Despite my lack of training and only sporadic success, my passion for flowers and gardening borders on primal. The psychological connection to growing life is obvious, but it’s the satisfaction of getting my hands dirty in the outdoors, too physically consumed in the work to focus on my daily worries, that often feels like therapy. 

Sweetlips & The Bean preparing our first project at the Barnhouse

Sweetlips & The Bean preparing our first project at the Barnhouse

Sometimes I deadhead roses in solitude to methodically clear the clutter in my head. Other days, Sweetlips & The Bean help me prepare our summer bulbs and dig holes for the carrots they proudly plant.  Despite a partnerhship with my husband, much of my job feels solitary, but this is a project with responsibilities that my boys and I can share together. (Mike struggles with the garden hose, so this type of work is not a good fit for him.) When I really need uplifting, I’ll give myself a summer Friday, play my favorite music through the speakers and spend the whole day singing and tilling the Earth. In full disclosure, I once did this for hours on a 100 degree day and Mike came home to find me saying “Hello” to the wheelbarrow. Happy, albeit delusional: life lessons from the garden.

Some of it, I have realized is instinctual, like my relationship with the old-fashioned rose bush I lovingly brought back from the dead when we moved into our turn of the century farmhouse. The stairs were collapsing, carpet removal uncovered holes in the floor that exposed the dirt below and the pool quickly took on the appearance of a swamp. One day in our dream home and it felt like we were starring in a remake of “The Money Pit.” I decided that if I could bring back this decrepid and forgotten rose bush, I could bring back “The Barnhouse.” Our finicky abode will always be a work in progress, but that now spectacular rose bush, which I nurture like a child, gives me hope. 

Other plantings have been trial and a lot of error. When we were still living in Los Angeles, I became compulsively determined to grow bougainvilla on our small deck. Each week my bougainvilla plant died and each weekend I went back to purchase another one. After months of nursery runs and shattered hopes, a friend not-so-gently pointed out that bougainvilla bloom with abandon everywhere in LA — gas stations being her first example — and perhaps gardening was not my strongsuit. While I never gave up, that bougainvilla always alluded me. Looking back I can now see that regularly firing up a barbecue grill inches in front of the trellis that I was hoping flowers would climb was not well thought out. Actual fire, it turns out, is not the same thing as full sun.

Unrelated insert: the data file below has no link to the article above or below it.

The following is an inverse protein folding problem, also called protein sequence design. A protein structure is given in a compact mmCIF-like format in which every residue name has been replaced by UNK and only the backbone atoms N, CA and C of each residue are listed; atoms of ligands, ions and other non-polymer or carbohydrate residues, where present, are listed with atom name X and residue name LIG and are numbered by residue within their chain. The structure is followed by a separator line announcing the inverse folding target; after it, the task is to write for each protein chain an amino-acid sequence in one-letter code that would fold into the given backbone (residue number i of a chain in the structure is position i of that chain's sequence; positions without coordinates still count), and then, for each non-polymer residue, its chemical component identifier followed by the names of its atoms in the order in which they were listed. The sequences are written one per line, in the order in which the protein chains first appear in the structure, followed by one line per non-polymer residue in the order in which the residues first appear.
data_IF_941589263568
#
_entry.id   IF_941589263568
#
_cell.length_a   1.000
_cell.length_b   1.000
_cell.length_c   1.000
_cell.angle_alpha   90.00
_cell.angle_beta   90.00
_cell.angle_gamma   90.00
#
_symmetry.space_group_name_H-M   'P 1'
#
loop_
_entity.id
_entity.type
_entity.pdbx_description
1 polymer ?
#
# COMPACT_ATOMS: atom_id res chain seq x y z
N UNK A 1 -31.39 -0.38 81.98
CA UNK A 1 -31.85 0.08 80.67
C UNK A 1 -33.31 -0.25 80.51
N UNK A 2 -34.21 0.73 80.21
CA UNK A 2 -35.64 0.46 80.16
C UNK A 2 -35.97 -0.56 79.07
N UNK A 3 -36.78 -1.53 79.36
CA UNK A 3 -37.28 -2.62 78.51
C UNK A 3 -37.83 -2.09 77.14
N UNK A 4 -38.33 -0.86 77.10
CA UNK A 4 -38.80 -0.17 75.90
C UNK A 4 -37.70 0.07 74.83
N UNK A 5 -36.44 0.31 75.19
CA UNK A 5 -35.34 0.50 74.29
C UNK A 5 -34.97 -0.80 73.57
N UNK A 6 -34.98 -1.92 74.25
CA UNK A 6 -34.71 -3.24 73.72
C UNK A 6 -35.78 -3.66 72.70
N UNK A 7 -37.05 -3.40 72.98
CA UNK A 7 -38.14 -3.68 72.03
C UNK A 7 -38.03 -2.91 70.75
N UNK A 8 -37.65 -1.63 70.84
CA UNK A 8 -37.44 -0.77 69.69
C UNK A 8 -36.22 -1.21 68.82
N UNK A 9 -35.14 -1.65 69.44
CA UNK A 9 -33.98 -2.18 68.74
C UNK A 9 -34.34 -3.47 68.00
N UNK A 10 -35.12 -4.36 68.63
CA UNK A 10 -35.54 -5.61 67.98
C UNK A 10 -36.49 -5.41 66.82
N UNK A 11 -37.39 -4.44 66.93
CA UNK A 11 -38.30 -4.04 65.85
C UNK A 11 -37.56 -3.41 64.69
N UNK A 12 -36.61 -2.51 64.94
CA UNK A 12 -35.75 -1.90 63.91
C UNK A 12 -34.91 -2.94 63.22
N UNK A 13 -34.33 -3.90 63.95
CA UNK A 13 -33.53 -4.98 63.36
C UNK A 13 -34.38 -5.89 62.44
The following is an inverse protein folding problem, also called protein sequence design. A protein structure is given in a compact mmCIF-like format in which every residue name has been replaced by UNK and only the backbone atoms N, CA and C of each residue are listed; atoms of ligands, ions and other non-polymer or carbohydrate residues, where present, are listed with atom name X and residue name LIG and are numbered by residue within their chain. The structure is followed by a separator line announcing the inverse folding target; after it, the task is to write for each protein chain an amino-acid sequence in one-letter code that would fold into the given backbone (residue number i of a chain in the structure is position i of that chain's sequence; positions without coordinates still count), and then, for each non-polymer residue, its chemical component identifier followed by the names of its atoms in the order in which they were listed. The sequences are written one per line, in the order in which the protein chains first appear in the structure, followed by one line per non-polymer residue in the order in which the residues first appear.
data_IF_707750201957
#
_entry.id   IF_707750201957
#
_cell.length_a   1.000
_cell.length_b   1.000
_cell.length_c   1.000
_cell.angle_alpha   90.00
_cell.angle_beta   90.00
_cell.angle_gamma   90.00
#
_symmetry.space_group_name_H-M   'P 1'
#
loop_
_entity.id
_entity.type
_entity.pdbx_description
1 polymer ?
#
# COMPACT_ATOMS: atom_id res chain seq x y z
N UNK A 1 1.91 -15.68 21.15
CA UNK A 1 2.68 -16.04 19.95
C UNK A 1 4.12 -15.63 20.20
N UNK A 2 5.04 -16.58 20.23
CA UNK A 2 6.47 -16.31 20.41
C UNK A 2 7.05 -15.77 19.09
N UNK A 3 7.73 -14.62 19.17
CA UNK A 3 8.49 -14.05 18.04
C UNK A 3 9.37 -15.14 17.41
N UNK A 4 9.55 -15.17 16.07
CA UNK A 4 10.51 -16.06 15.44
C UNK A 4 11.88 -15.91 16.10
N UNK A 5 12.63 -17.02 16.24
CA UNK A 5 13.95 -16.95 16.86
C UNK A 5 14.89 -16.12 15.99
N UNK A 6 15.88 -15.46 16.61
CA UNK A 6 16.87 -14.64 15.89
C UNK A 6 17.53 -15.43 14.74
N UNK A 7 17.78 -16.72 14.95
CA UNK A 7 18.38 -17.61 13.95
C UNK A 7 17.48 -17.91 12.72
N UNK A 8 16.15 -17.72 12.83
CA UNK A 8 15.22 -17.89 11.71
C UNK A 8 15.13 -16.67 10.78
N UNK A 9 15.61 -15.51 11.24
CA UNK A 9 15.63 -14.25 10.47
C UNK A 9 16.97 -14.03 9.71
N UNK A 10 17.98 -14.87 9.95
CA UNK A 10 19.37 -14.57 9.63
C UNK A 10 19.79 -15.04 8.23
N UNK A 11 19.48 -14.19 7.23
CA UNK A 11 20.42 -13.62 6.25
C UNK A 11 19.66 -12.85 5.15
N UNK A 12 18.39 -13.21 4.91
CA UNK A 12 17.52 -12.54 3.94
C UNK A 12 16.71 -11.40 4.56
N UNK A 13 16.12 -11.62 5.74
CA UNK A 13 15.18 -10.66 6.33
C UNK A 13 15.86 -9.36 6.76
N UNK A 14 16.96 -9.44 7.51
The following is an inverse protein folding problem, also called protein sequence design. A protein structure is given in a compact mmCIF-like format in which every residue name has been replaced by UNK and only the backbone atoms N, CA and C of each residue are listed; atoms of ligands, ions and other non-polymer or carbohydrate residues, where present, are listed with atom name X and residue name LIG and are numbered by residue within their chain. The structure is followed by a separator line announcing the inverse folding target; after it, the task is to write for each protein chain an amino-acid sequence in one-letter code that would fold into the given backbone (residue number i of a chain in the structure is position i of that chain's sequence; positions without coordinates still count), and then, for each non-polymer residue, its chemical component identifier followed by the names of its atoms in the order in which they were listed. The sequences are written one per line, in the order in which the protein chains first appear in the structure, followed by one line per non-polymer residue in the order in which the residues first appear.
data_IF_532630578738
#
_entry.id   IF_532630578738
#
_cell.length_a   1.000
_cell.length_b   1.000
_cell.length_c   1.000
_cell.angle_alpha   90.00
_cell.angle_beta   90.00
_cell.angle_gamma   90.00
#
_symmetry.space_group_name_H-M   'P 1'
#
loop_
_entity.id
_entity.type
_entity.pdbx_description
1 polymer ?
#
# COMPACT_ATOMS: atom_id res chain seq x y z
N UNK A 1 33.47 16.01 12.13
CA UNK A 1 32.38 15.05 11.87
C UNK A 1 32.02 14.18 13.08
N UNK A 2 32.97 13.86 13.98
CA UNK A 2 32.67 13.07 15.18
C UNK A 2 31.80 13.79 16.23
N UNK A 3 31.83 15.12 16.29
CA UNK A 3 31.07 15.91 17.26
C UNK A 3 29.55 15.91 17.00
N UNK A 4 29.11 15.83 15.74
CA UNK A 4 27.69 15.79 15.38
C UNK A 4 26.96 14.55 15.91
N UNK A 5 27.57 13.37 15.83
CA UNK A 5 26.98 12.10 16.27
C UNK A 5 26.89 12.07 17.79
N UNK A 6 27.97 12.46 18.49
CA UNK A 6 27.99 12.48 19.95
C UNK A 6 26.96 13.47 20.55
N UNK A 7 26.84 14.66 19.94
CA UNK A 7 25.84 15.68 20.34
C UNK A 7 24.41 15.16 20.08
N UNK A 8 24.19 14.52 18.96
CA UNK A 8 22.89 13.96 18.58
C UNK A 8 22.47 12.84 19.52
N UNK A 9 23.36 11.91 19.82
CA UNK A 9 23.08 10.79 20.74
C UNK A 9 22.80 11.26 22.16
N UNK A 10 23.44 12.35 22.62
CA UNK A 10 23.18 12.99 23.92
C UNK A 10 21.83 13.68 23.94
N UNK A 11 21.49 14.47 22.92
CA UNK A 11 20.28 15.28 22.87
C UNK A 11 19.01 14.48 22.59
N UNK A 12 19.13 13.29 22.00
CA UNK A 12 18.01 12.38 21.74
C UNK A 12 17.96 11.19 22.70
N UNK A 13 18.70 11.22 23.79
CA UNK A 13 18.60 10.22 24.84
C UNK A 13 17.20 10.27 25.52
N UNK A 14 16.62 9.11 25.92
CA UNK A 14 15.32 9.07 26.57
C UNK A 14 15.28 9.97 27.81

Last year's tomatoes

Last year's tomatoes

In addition to reading gardening books and looking for advice online, I now ask tons of questions when I’m beginning a new project. I cornered someone knowledgeable at the garden store and borderline interrogated him before constructing our first raised vegetable bed last year. I took actual notes while he answered my rapid fire questions, ranging from the time frame that each vegetable could be planted to how many mint crops I’d need to grow mimosas all summer long. This patient man finally put his hands up in surrender and quickly removed the piles of beautifully packaged seeds from my shopping basket (they were going to look so nice on instagram!), replacing them with container plants that could withstand my lack of expertise. Being green, ahem, I had no idea that I would need to cultivate the seeds indoors before they were ready to be transfered to the ground. When we construct my fantasy greenhouse, I can promise that I will be learning to start from seed, but thanks to the expert, we had the freshest tomatoes and basil (caprese, anyone?) all summer long.





Since I am clearly just a hobbyist, here are a few places for inspiration and tips, as well a selection of garden variety goods that are going to look so chic in that greenhouse one day: 

The Goods 






When it comes to the vegetable garden, a friend raves about the book Square Foot Gardening by Mel Bartholomew, which is a guidebook for both experts and beginners. I just ordered my copy.






More aspirational than attainable, I keep this beautiful gardening tome on my coffee table as a magical escape. While it is unlikely that I will ever have the acreage or expertise of Carolyne Roehm, I am inspired each time I leaf through the stunning pages of At Home in the Garden






I am patiently awaiting the arrival of my copy of Salad for President, the debut cookbook by Julia Sherman, creator of the "Salad for President" blog, which thoughtfully shares anecdotes and interviews along with complimenting salad recipes in collaboration with people "living their lives" artfully. It's pretty genius and, well, very cool.